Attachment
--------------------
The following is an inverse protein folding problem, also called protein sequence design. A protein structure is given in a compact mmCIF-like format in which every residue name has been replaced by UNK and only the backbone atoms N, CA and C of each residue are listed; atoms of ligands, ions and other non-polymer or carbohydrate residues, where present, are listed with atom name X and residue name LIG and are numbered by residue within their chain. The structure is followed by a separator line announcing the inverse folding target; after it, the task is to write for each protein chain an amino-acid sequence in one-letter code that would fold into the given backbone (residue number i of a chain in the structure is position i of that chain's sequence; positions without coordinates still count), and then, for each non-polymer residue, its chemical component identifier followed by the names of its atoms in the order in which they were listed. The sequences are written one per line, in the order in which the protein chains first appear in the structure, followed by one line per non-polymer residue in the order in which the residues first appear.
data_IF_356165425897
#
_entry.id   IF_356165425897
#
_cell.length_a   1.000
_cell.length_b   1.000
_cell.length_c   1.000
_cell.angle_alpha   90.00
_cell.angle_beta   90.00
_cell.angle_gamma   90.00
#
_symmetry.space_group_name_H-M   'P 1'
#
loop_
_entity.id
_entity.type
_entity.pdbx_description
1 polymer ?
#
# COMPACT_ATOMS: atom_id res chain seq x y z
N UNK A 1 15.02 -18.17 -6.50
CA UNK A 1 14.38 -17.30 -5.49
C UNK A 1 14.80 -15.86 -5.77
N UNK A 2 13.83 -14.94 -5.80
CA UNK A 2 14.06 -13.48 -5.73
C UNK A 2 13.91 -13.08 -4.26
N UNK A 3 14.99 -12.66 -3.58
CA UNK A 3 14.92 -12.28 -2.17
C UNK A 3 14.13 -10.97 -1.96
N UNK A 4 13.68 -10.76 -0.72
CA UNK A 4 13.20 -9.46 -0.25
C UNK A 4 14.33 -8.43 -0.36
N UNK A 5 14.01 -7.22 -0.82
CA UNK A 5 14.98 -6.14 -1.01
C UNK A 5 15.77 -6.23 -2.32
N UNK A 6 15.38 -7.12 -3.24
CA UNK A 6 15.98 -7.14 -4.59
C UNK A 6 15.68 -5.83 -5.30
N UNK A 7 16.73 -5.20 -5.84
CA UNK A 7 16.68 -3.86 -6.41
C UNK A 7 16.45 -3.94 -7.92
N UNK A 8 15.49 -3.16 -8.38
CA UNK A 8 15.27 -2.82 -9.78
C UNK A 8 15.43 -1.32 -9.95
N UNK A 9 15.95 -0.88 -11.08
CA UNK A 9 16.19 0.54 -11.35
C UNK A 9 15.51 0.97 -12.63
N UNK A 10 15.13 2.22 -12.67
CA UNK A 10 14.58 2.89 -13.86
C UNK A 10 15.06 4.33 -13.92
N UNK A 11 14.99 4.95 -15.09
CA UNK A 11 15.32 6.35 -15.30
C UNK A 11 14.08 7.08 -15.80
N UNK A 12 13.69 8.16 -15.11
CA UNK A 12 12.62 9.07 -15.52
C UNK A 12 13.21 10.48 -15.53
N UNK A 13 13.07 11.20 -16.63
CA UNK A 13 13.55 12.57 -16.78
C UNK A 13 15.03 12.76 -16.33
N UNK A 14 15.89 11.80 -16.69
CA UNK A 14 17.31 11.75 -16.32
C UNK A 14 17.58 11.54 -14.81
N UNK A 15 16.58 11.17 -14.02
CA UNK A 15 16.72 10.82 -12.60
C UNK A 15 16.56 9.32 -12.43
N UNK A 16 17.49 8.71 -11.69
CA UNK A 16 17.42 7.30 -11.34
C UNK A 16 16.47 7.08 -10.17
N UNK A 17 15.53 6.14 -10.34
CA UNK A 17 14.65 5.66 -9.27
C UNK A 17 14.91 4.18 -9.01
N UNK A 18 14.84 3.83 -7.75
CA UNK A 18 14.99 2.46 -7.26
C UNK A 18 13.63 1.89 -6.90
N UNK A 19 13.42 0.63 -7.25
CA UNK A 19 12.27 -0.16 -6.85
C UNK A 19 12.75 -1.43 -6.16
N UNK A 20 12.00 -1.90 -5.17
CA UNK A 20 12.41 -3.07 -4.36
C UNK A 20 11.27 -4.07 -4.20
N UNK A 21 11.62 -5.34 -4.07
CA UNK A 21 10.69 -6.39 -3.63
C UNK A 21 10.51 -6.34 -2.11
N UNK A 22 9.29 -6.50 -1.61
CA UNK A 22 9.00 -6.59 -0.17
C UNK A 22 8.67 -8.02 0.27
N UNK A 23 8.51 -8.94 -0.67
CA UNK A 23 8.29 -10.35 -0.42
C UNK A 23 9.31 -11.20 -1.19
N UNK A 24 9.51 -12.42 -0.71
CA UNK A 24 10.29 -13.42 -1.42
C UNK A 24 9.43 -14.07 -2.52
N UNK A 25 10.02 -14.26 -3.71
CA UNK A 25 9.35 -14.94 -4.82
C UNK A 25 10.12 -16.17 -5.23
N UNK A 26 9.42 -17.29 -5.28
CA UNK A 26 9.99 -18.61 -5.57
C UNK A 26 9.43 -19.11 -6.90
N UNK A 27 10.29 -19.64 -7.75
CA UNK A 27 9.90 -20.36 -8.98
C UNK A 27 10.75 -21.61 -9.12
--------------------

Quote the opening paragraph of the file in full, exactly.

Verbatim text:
The following is an inverse protein folding problem, also called protein sequence design. A protein structure is given in a compact mmCIF-like format in which every residue name has been replaced by UNK and only the backbone atoms N, CA and C of each residue are listed; atoms of ligands, ions and other non-polymer or carbohydrate residues, where present, are listed with atom name X and residue name LIG and are numbered by residue within their chain. The structure is followed by a separator line announcing the inverse folding target; after it, the task is to write for each protein chain an amino-acid sequence in one-letter code that would fold into the given backbone (residue number i of a chain in the structure is position i of that chain's sequence; positions without coordinates still count), and then, for each non-polymer residue, its chemical component identifier followed by the names of its atoms in the order in which they were listed. The sequences are written one per line, in the order in which the protein chains first appear in the structure, followed by one line per non-polymer residue in the order in which the residues first appear.